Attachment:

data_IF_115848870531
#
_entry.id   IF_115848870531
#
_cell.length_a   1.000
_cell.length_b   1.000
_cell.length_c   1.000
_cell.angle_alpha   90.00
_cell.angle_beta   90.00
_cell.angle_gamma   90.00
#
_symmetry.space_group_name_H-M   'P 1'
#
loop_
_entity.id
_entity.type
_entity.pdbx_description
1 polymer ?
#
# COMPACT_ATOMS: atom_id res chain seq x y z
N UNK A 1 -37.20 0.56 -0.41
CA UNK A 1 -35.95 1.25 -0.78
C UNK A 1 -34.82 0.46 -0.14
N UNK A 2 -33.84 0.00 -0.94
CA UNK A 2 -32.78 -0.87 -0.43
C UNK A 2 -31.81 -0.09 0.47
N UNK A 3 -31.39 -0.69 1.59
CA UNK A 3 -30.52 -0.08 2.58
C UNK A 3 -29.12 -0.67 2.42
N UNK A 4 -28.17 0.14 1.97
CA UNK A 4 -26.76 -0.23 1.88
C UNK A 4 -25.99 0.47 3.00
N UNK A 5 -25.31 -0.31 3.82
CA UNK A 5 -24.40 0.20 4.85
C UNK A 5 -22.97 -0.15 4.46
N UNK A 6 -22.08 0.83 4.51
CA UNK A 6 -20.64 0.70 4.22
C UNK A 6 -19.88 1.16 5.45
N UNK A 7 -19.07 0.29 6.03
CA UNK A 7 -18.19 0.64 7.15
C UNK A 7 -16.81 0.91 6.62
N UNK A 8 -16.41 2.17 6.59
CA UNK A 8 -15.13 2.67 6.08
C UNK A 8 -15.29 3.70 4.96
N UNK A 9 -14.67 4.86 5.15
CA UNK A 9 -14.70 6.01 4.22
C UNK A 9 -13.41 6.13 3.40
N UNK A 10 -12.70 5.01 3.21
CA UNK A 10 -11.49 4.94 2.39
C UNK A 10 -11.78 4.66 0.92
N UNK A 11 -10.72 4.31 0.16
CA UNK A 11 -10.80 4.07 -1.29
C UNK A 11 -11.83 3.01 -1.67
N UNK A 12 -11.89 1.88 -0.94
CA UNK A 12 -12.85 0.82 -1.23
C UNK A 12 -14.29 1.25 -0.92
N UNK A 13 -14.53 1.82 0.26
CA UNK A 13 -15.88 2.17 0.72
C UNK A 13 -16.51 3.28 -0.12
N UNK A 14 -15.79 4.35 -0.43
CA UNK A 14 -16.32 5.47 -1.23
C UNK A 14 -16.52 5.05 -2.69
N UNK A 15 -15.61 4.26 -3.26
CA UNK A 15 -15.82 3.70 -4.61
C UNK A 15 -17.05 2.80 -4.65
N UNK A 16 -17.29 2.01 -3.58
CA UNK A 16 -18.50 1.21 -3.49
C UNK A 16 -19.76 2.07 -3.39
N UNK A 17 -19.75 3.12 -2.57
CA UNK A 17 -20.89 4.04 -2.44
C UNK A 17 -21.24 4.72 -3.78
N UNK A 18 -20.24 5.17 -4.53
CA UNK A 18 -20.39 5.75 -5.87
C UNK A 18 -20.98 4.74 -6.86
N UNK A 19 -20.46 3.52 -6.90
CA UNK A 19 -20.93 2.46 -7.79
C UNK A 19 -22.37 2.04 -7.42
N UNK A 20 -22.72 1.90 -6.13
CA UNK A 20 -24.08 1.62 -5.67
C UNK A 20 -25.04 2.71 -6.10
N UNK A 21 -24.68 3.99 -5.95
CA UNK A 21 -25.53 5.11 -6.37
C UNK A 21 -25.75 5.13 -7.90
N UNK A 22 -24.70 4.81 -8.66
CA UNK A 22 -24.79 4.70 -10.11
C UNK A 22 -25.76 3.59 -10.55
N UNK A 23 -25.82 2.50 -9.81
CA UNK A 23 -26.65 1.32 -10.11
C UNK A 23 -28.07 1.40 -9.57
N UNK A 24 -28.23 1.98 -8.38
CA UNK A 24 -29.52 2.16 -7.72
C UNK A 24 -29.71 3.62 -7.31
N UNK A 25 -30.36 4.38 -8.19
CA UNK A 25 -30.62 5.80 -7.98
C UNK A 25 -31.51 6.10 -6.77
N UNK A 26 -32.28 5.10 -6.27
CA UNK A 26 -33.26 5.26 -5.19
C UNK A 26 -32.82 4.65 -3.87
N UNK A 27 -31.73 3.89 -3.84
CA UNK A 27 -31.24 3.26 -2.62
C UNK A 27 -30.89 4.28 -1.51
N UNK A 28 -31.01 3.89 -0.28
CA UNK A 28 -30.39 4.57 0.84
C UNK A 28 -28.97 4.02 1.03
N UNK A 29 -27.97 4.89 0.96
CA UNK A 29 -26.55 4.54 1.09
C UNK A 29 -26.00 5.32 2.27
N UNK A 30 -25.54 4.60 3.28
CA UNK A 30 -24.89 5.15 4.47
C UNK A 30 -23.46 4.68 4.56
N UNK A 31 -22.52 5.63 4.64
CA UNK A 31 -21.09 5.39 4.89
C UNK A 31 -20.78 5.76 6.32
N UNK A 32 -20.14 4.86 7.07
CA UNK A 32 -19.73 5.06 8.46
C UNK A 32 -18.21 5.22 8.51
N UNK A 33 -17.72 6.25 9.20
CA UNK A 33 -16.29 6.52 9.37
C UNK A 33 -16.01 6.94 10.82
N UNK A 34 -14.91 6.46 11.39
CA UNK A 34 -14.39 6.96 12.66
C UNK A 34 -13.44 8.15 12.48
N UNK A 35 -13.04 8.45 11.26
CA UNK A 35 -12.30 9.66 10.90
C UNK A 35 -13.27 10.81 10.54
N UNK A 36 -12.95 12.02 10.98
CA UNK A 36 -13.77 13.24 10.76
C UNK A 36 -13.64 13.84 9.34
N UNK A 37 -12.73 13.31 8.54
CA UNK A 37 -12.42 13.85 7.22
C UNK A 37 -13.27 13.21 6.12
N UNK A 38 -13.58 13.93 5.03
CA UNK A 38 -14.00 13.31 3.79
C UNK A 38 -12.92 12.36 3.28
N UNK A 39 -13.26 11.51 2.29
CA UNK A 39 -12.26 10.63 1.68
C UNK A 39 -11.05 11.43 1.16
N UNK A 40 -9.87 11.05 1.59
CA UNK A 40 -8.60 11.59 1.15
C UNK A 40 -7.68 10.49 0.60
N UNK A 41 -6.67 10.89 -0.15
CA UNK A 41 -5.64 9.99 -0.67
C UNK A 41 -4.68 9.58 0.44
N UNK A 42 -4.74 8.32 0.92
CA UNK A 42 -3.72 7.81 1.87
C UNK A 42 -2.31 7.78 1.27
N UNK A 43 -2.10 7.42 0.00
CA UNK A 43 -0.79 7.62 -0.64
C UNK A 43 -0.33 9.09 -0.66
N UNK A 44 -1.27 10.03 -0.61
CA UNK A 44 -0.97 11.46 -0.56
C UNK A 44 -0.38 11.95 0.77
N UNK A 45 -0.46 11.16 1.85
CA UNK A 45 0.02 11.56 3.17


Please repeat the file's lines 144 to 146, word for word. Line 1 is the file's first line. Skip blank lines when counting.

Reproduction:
N UNK A 42 -4.74 8.32 0.92
CA UNK A 42 -3.72 7.81 1.87
C UNK A 42 -2.31 7.78 1.27